The Life and Death of a Multicultural Feminist Pioneer:
Martha Bernal (1931-2001)*
Melba J. T. Vasquez
Dr. Martha Bernal,
Martha Bernal was born in
In the early 1970s, Dr. Bernal dedicated herself to the goal of ensuring that students of color had the opportunity to receive graduate training. She applied much of her research to increase the status of ethnic minority recruitment, retention and training. Her social action research was designed to focus attention on the dearth of ethnic minority psychologists and to recommend steps for addressing that problem. This work is published in the American Psychologist (e.g., Bernal & Castro, 1994), and The Counseling Psychologist (Quintana & Bernal, 1995); she documented the low numbers of minority graduate students and faculty members in psychology departments throughout the United States, as well as the importance of ethnic minority curricula (Vasquez, 2002).
Dr. Bernal implemented strategies to increase the
presence of ethnic minority students.
While at the
Dr. Bernal contributed much of her energy to leadership activities in the profession of psychology. She was involved in drafting the Board of Ethnic Minority Affairs (BEMA) by-laws and in the complex process involved in establishing the BEMA. She served on the Education and Training Committee of the BEMA, and also on the Steering Committee Task Force, which established the association which is now called the National Latino/a Psychological Association, previously called National Hispanic Psychological Association (NHPA). She served as its second president and as treasurer, and was an active member of the NHPA executive committee from its inception through 1986.
Despite some of her health problems, which forced her to “drop out” of volunteer activities for a period of time, she returned to her social action leadership activities by serving on APA’s Commission on Ethnic Minority, Recruitment, Retention and Training (CEMRRAT). She subsequently served on the Board for the Advancement of Psychology in the Public Interest. When she died she had been an active member of the CEMRRAT 2 Task Force, overseeing the implementation of the CEMRRAT recommendations, and had been an active member of the Committee of Gay, Lesbian and Bisexual Affairs.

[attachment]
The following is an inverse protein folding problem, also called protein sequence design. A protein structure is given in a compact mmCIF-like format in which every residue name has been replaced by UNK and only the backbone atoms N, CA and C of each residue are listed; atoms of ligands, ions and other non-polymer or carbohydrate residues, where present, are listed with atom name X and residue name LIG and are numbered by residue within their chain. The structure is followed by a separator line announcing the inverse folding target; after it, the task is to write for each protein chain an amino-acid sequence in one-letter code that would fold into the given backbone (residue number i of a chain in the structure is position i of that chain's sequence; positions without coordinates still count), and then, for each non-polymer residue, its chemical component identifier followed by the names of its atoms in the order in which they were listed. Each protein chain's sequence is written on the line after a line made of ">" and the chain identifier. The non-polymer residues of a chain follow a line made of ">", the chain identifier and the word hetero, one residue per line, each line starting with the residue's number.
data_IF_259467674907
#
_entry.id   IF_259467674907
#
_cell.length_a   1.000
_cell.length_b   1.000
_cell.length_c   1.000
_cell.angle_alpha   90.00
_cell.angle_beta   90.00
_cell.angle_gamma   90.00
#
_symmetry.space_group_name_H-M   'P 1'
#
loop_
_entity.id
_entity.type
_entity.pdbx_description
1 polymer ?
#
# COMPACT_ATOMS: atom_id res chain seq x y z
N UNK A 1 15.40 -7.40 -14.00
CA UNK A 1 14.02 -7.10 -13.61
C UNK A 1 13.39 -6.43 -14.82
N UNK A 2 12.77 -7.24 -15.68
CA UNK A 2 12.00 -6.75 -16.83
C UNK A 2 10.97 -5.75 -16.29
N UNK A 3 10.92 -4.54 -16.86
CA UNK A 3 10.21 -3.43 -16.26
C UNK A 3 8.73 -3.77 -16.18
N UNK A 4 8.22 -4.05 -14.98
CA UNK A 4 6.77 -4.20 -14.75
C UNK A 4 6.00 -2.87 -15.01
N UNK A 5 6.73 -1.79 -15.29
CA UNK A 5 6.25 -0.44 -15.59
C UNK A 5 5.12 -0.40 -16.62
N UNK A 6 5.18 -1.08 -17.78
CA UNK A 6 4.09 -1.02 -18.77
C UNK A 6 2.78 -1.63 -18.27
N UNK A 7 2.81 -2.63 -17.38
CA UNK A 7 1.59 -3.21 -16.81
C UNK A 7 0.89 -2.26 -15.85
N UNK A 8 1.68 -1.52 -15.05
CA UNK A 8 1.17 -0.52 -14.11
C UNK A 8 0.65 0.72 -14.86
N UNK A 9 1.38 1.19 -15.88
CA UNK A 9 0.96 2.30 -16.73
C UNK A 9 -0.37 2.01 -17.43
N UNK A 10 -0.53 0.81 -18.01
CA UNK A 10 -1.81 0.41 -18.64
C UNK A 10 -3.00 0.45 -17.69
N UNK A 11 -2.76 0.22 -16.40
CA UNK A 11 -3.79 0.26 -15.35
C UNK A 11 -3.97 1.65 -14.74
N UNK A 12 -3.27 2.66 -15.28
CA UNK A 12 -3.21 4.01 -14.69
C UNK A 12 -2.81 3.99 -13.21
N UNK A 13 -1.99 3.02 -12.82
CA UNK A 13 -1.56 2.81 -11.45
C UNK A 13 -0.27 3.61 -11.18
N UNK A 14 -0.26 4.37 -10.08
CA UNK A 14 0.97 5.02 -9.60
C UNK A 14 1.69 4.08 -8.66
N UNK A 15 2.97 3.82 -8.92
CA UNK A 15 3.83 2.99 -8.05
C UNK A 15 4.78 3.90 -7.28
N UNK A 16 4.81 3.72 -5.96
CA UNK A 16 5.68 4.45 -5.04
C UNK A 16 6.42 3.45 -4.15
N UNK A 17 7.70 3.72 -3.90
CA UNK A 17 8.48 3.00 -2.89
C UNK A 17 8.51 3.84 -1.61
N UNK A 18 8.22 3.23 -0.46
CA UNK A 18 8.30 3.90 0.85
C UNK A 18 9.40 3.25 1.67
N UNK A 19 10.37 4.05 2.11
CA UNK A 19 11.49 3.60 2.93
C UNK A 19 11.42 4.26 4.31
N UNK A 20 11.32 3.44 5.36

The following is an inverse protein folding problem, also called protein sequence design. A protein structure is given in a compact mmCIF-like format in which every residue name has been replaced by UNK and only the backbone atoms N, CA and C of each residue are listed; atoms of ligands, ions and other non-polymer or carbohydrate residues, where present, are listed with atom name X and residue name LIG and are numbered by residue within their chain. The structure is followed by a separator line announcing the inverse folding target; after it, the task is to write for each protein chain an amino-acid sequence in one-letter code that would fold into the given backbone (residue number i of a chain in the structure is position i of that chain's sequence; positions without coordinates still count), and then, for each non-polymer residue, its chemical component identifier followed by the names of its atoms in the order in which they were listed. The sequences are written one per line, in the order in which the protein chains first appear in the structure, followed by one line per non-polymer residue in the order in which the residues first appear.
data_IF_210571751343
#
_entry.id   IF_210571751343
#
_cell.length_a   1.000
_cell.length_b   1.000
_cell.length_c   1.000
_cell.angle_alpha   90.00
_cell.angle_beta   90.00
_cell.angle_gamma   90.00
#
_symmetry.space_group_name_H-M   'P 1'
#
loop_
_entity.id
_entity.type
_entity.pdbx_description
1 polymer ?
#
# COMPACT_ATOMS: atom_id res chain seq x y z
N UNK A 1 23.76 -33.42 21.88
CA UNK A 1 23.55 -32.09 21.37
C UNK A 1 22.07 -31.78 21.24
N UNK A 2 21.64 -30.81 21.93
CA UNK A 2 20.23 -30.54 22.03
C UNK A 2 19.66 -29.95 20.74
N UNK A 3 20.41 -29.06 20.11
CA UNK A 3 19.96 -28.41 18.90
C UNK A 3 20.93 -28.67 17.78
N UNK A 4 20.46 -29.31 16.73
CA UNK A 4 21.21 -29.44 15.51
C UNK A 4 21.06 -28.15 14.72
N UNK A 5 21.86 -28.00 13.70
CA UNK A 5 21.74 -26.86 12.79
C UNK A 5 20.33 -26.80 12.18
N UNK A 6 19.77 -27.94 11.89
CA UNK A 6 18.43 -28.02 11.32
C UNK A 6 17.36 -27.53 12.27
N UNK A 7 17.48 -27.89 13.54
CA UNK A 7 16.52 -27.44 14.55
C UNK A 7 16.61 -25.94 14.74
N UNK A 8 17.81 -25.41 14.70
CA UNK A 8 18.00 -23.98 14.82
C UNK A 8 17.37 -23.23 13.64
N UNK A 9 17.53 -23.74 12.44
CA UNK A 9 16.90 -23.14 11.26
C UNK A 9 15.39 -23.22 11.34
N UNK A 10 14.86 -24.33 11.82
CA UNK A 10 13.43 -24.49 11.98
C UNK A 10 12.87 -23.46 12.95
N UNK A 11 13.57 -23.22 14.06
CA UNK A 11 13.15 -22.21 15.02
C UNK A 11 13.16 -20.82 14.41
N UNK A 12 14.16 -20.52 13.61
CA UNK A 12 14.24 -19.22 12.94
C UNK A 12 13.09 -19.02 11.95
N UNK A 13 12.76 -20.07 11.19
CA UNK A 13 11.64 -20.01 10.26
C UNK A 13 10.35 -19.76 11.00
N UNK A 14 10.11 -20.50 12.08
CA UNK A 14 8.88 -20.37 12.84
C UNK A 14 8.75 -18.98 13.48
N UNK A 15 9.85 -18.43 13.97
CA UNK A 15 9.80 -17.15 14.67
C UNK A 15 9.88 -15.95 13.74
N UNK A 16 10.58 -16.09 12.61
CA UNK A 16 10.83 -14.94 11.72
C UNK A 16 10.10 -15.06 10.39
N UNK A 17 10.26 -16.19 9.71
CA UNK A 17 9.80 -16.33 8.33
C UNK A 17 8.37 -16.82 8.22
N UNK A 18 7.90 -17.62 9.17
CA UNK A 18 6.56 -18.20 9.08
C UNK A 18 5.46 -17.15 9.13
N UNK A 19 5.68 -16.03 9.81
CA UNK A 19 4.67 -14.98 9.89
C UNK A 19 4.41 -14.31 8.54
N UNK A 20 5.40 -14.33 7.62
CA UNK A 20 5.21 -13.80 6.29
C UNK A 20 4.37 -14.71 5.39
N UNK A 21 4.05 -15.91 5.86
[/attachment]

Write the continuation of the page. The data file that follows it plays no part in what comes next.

received numerous awards, including the Distinguished Life Achievement Award
from Division 45 (Society for the Psychological Study of Ethnic Minority Issues),
the Hispanic Research Center Lifetime Award from
Dr. Martha Bernal
demonstrated outstanding initiative and dedication to promoting the presence of
ethnic minority psychologists in the profession. She provided guidance and
inspiration to a wide range and large number of psychologists of color, men and
women. She had a special impact on women, especially Latinas, and other women
of color. To honor her commitment to advancing scholars of color, a Martha
Bernal scholarship fund has been set up at
Bernal, M. E. & Castro, F. G. (1994). Are clinical psychologists prepared for service and research with ethnic minorities? Report of a decade of progress. American Psychologist, 49, 797-805.
Bernal, M. E. & Knight, G. P.
(1993) (Eds.). Ethnic
identity: Formation and transmission
among Hispanics and other minorities.
Quintana, S. M. & Bernal, M. E. (1995). Ethnic minority training in counseling psycology: Comparisons with clinical psychology and proposed standards. The Counseling Psychologist. 23, 102-121
Vasquez, M. J. T. (2002, August). Complexities of the
Vasquez, M. J. T. & Lopez, S. (2002). Martha E. Bernal (1931-2001). American Psychologist, 57, 362-363.
*Versions of this column have been published in various newsletters and announcements. This column appeared in The Feminist Psychologist, Newsletter of the Society for the Psychology of Women, Division 35 of the American Psychological Association, Volume 30, Number 1, Winter, 2003. Appearing with permission of the author.